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William Edward Brown

Date of birth: 1897
Area: Lofthouse
Regiment: York and Lancaster
Family information: Son of William and Emily Jane Brown
Rank: Private
Service number: 144804

War Service

On 1st May 1916 William Edward enlisted in the Army, joining the 14th Battalion, East Yorkshire Regiment. At this time he gave his address as 36, Pawson Street, Lofthouse and stated he was employed as a gardener by T M Embleton of Methley. Given the service number 144804 Private Brown was transferred to the 90th Training Reserve Battalion in June 1916. On the 8th November 1916 he embarked at Devonport on his way to join the Mediterranean Expeditionary Force. At this time he was transferred to the York and Lancaster Regiment, joining the 1st Battalion in Salonika, on the 19th December.
The 1st Battalion, York and Lancaster Regiment landed at Le Havre on the 17th January 1915, part of 83rd Brigade, 28th Division. The 28th Division remained on the western front until shortly after their deployment at the Battle of Loos in September 1915. At this time the 28th Division was posted to Egypt, but on arrival was re-deployed to Salonika.
The British Army, at the request of the Prime Minister of Greece, had entered the country to assist Serbia in their fight against Bulgaria. However they arrived too late to fulfil this task, but nevertheless stayed and fortified the area north of Salonika. The Bulgarians attempted to invade Greece in July 1916, but were repulsed near Lake Doiran. At the beginning of October 1916 the British and her Allies began operations along the River Struma towards Serres. The operation was a success, with the Rupell Pass being captured, before the advance was halted a few miles short of Serres. During April and May 1917 the fighting was centred round Lake Doiran, where the British attack made considerable gains and resisted strong counter-attacks.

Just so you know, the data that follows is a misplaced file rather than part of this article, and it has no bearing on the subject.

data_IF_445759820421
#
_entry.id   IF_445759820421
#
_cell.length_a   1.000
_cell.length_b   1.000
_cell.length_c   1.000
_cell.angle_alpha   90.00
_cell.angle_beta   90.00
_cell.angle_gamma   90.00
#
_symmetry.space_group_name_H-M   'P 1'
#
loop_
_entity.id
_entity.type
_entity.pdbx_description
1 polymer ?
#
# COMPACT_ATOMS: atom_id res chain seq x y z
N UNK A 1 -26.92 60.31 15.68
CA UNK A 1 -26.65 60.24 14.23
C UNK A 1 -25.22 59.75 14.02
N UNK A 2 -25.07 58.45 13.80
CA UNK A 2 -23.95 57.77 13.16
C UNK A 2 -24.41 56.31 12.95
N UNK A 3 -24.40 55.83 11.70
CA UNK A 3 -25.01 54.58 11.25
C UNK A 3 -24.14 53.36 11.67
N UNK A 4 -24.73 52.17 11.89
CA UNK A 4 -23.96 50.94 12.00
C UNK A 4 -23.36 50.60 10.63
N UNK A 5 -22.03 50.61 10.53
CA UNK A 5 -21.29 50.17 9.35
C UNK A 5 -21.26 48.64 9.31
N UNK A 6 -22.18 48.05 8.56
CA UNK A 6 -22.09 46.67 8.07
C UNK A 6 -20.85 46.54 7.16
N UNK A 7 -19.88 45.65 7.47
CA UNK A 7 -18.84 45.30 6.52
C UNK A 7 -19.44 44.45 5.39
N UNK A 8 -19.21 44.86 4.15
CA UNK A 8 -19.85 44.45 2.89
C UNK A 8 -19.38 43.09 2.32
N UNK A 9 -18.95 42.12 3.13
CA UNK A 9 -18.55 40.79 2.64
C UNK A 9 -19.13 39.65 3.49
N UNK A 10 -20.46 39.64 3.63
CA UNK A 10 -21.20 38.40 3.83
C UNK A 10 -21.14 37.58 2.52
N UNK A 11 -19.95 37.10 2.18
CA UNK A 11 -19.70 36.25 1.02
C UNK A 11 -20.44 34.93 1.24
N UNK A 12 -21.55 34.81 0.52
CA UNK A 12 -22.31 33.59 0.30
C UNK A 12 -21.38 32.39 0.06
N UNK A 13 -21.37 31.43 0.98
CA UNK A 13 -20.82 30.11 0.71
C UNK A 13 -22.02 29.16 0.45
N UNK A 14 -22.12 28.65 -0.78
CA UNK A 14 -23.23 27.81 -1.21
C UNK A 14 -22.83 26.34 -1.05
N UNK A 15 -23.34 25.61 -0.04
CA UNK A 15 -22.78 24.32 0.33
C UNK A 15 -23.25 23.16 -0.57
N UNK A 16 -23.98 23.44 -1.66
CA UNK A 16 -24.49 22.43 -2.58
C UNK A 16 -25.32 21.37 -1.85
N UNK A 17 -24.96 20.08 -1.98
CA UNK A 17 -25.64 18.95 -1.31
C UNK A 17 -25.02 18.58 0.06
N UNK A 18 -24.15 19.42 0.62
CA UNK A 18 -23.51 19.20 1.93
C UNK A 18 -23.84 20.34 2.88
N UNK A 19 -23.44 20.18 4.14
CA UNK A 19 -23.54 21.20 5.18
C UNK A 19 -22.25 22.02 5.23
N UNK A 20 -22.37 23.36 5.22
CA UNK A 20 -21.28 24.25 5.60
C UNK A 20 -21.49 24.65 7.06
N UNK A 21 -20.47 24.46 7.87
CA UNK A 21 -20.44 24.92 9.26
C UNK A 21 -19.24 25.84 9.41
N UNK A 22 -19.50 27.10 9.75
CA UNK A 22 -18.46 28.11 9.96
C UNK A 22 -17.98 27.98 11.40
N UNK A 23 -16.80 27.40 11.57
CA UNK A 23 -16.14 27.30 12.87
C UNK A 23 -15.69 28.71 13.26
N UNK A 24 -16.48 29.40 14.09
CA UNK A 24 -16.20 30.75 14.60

Although casualties were incurred due to the fighting, the greatest cause of incapacity was sickness amongst the troops. In August 1917 Private Brown had been admitted to the 49th General Hospital. On 4th October, after the occupation of Mazirko, he was admitted to the 40th Casualty Clearing Station, suffering from malaria. Private Brown returned to England in January 1918 and was posted to the Regimental Depot at Pontefract. On the 18th March he was posted to the 3rd Battalion at Sunderland. William Edward Brown was still suffering from the effects of malaria and it was considered inappropriate that he be sent to any theatre of war, other than France or Italy.
However on 7th September 1918 Private William Edward Brown was discharged, as no longer fit for war service. At this time he received the Silver War Badge and gave his discharge address as 94, Leadwell Lane, Rothwell near Leeds. His date of death is not known.

Family Life

William Edward Brown was born in 1897, the eldest son of William and Emily Jane Brown of Lofthouse. His father, William Brown, a domestic gardener, married Emily Jane, the daughter of Matthew and Mary Rhodes of Robin Hood, in 1897. They had married in the Knaresborough registration district, where they were both employed at the time. In 1901 William Edward was living with his parents at Armitage’s Cottages, at Lofthouse. After the birth of two further sons, the family moved to Ivyridge Cottage at Oulton.

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